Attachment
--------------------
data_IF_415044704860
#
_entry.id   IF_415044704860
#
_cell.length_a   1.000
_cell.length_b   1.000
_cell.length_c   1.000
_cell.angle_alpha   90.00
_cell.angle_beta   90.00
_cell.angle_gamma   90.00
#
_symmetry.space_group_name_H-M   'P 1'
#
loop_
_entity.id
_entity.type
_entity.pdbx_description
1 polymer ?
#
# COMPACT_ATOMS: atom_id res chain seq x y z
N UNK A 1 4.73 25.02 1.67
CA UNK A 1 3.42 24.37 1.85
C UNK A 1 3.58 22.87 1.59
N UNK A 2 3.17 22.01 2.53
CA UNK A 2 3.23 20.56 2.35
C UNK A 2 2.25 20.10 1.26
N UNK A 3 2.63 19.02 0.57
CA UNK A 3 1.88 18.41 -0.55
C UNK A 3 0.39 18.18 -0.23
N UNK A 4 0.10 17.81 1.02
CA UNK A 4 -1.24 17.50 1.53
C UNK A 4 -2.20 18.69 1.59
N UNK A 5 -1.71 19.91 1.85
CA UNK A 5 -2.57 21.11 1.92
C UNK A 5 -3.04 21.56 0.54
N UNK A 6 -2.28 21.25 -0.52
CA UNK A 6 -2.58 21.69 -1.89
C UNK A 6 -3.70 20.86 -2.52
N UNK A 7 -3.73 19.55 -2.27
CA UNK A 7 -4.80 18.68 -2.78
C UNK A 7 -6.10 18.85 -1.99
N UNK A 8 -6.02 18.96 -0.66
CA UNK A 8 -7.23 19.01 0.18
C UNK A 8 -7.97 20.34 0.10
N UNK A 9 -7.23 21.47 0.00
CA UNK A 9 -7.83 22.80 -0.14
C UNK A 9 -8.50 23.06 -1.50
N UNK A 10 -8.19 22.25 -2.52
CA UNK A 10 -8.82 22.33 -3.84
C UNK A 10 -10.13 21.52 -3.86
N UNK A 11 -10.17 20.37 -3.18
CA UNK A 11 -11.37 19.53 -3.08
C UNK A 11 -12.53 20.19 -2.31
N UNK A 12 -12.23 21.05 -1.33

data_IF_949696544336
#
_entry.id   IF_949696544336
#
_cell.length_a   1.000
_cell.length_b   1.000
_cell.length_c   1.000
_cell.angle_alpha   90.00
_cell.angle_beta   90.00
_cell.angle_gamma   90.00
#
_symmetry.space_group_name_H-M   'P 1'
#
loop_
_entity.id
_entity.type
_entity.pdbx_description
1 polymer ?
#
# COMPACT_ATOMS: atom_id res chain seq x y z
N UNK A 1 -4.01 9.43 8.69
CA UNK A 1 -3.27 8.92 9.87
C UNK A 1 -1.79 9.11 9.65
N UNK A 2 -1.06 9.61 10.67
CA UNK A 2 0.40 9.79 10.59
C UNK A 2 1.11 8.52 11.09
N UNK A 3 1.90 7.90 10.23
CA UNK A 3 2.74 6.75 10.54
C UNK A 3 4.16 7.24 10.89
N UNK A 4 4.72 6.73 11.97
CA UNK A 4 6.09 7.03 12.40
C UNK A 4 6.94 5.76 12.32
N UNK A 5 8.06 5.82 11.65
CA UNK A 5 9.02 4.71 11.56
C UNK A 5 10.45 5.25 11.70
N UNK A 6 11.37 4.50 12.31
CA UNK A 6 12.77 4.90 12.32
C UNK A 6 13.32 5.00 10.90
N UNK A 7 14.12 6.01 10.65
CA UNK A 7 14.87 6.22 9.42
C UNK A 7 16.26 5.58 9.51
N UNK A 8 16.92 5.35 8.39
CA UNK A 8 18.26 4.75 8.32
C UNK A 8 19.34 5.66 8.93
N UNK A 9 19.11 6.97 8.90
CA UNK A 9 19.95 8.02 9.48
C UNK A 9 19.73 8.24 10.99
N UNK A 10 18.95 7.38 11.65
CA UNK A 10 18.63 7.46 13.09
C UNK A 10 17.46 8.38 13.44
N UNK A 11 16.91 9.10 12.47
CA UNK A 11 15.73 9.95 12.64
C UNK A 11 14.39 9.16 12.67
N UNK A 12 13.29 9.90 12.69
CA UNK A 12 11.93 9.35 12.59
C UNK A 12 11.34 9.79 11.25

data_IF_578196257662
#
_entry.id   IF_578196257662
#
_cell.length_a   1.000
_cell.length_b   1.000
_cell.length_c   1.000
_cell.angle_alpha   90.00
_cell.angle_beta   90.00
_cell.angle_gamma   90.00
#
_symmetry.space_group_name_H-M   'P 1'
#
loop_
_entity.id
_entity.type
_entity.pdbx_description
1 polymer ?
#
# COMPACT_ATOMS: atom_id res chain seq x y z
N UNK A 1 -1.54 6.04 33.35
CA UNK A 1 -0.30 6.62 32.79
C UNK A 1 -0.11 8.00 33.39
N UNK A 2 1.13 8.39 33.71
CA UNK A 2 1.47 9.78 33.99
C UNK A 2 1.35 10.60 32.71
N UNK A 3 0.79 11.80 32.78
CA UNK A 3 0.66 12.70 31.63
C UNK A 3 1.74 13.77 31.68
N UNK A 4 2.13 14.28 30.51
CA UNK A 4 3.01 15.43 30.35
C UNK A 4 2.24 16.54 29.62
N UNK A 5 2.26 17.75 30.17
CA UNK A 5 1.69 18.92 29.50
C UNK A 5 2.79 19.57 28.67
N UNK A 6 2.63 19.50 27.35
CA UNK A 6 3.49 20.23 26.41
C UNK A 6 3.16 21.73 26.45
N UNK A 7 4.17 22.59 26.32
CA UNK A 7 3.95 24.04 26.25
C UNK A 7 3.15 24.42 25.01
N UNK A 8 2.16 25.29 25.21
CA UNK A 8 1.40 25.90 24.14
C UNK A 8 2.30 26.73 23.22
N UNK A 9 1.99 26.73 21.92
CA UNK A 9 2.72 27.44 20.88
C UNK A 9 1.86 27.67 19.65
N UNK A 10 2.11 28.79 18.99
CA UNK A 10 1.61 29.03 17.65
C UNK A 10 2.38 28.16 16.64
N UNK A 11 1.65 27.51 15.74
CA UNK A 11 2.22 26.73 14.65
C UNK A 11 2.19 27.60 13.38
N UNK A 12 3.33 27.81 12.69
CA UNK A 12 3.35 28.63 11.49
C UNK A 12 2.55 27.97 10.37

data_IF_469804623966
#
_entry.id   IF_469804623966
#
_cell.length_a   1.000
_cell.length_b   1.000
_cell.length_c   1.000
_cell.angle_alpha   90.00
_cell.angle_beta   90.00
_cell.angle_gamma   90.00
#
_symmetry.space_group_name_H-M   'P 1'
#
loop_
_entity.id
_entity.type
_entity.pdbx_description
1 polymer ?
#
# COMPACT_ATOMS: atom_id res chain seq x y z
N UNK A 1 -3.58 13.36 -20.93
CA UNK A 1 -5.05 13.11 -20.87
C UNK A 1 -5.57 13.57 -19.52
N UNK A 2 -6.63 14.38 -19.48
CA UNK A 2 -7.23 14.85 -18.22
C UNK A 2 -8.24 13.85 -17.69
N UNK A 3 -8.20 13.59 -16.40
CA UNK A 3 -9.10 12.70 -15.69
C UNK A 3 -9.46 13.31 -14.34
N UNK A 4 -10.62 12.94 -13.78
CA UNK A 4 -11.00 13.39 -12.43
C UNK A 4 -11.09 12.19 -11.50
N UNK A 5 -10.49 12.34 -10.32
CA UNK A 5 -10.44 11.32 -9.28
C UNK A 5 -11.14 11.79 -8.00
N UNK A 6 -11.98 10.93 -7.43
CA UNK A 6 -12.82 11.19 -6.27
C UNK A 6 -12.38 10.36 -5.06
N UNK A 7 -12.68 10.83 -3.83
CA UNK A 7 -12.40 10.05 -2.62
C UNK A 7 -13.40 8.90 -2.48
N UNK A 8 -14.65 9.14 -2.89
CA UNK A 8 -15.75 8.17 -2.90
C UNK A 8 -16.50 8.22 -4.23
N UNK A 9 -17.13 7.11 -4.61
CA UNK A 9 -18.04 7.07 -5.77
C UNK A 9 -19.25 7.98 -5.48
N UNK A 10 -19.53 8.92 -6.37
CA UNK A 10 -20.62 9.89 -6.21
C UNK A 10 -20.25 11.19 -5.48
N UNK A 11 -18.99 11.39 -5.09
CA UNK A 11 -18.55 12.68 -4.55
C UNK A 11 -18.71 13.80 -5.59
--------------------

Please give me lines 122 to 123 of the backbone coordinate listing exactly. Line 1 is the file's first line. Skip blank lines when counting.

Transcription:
_symmetry.space_group_name_H-M   'P 1'
#